The newly elected chair of Greenwich Historical Society’s Landmarks Program, Robin Kencel, knows a thing or two about old houses. She has restored four houses in 25 years, which is almost as long the annual landmark recognition program been issuing plaques in Town.
Greenwich Free Press had a chance to sit down with Kencel recently inside the restored barn at the Historical Society. Kencel said that a lot of people are under the misconception that they can’t do work on their house if it is receives the landmark designation.
And whereas the Bush-Holley House was designated a National Historic Landmark by the National Park Service, the annual landmarks designation in Greenwich is a different program.
“This is different from the national Register of Historic Places. This is more of an honor. You’re still allowed to make changes to your house,” Kencel explained, adding that winners are typically sensitive in their approach to modifications or renovations.
“If chosen, we have a researcher who studies your property and you receive a wonderful, detailed review of every minute detail,” explained Kencel who said the committee assesses the quality of workmanship as much as architectural significance of a home during the selection process.
Though the committee would not expect a home to have survived in its original state, Kencel said there are thoughtful ways to do adaptations to an old house to make it more useful.
Kencel said that this year’s selection committee is comprised of architects, architectural journalists, an architectural photographer and a historian.
The committee will select four structures to receive the 2015 Plaque. Presentations will be made at a reception at the Greenwich Country Club on Sunday, April 26.
Kencel said she hopes for a great turnout at the reception, which is not expensive. Last year the event was $35 a ticket and was attended by 180 people.
“It’s a really fun afternoon,” Kencel said of the reception, which includes presentations on each of the homes selected. So far the committee has already selected one house for the 2015 designation, though the name is under wraps.
But the order of the day is to keep nominations coming in. The committee is looking for a variety of styles, sizes and periods, and though what first comes to mind are centuries old homes, Kencel said her committee would love to see a mid-century home nominated. Ideally, the home would exhibit good use of natural light, have proportion and scale that make sense, display excellent workmanship, materials, architectural detail, and, lastly have that all important “sense of the unexpected.”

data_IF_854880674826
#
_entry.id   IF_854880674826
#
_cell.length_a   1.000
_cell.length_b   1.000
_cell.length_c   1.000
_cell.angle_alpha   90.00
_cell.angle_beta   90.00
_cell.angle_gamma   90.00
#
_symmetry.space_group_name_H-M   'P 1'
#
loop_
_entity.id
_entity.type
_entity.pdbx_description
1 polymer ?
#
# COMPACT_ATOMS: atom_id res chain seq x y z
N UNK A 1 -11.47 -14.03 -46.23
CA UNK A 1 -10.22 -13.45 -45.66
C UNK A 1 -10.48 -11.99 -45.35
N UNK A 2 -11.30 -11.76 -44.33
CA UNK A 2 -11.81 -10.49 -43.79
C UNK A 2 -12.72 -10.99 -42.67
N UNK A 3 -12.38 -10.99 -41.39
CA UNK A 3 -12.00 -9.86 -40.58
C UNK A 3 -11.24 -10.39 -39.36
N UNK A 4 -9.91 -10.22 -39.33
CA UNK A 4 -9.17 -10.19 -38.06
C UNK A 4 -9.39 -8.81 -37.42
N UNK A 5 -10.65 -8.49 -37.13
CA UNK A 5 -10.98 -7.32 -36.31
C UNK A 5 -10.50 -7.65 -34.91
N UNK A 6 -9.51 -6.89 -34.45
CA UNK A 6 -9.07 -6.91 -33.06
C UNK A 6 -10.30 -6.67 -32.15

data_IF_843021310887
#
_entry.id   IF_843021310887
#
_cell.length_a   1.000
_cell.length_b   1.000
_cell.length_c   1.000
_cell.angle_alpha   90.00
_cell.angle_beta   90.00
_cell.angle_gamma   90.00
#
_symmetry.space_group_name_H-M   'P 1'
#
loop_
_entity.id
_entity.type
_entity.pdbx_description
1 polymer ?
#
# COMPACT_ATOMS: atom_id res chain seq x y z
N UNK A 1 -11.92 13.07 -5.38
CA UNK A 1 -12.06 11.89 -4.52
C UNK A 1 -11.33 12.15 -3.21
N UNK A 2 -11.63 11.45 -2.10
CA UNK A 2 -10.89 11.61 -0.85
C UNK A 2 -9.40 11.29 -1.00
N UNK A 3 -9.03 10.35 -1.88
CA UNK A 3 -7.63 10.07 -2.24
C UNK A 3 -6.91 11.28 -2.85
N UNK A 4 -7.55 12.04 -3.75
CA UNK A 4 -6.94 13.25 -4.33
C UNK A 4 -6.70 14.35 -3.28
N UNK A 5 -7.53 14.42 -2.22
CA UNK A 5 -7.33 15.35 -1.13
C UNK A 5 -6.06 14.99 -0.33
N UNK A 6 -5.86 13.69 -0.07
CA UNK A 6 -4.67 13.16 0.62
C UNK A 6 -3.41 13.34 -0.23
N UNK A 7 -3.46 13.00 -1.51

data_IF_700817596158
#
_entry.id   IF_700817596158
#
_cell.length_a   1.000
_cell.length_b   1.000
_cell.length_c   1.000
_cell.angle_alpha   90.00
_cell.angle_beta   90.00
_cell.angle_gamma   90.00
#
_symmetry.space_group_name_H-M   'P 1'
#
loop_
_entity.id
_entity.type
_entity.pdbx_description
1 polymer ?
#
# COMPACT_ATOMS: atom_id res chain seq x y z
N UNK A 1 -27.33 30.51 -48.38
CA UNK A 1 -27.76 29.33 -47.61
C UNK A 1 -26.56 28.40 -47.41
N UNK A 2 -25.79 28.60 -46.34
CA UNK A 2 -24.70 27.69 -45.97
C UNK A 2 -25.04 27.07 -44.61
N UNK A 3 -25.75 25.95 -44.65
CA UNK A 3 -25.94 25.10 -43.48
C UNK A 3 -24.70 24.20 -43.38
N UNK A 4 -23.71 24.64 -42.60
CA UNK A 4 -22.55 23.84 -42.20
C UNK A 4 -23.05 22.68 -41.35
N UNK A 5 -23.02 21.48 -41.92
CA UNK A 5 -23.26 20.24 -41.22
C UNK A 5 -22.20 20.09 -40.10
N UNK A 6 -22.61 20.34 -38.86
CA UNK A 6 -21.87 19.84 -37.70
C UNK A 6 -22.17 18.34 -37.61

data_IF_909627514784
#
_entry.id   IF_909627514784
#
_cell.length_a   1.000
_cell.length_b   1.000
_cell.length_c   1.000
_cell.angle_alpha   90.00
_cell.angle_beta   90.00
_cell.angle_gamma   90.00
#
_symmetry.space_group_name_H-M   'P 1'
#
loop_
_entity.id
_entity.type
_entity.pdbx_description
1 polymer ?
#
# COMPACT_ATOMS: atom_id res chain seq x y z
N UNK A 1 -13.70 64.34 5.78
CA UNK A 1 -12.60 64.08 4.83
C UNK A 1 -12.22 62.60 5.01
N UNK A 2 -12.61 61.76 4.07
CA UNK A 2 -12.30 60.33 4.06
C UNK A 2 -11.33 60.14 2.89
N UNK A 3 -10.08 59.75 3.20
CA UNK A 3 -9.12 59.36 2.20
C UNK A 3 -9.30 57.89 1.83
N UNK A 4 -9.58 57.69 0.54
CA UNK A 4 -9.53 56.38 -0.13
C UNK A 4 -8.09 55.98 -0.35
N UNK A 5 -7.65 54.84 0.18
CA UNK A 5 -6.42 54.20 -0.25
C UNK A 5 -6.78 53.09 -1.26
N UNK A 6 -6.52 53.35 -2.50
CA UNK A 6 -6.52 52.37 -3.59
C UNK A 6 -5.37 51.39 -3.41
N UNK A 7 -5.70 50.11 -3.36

Kencel said this is a bit of a challenge. Conducting what she describes as “windshield tours” she has been scouting mid-century homes to no avail.
“In that time period, so many homes were sited off the road in wooded areas,” she said, adding that a good number of them have been demolished. “But there must be one,” she insists.
“It must evoke a sense of magic. You know it when you see it.” – Robin Kencel on homes worthy of landmark designation
Kencel said typically folks come forward with a nomination, and there are several so far. If the house is not deemed appropriate for the landmark designation, the committee will issue a detailed rationale. Describing her committee as “extremely fussy,” she said that is a reflection of their level of skill.
The group will issue a total of four landmarks, though Kencel explained that technically they can also plaque a structure in Town. “We’d love to find a really special old barn,” she said, giving an example.
Kencel whose interests are well-rounded, as she a competitive ballroom dancer in addition to being a history buff, works as part of the Fieldstone Group of Sotheby’s alongside Lyn Stevens, Beverly Toepke and Scott Elwell.
These days, when she works with buyers, Kencel said the the main criterion in a home is that it is turnkey and not in need of work. She said that there are buyers who appreciate vintage houses, but the same standard holds: that it be move-in condition.
Asked what trends she sees, Kencel said, “Thirty year olds moving out of the city are not looking for ginormous houses. They’ll ask, ‘What’s it going to cost to heat?’ and ‘Am I really going to use this room?'”
Since the Landmark Recognition Program was established 29 years ago, almost 300 houses and structures have been designated landmarks.
Applications for nominating homes and buildings are available by contacting Christopher Shields, archivist, at The Greenwich Historical Society at [email protected] or by calling (203) 869-6899, Ext 23. The deadline for nominations is November 8th
The Greenwich Historical Society is located at 39 Strickland Rd in Cos Cob. Tel. (203) 869-6899.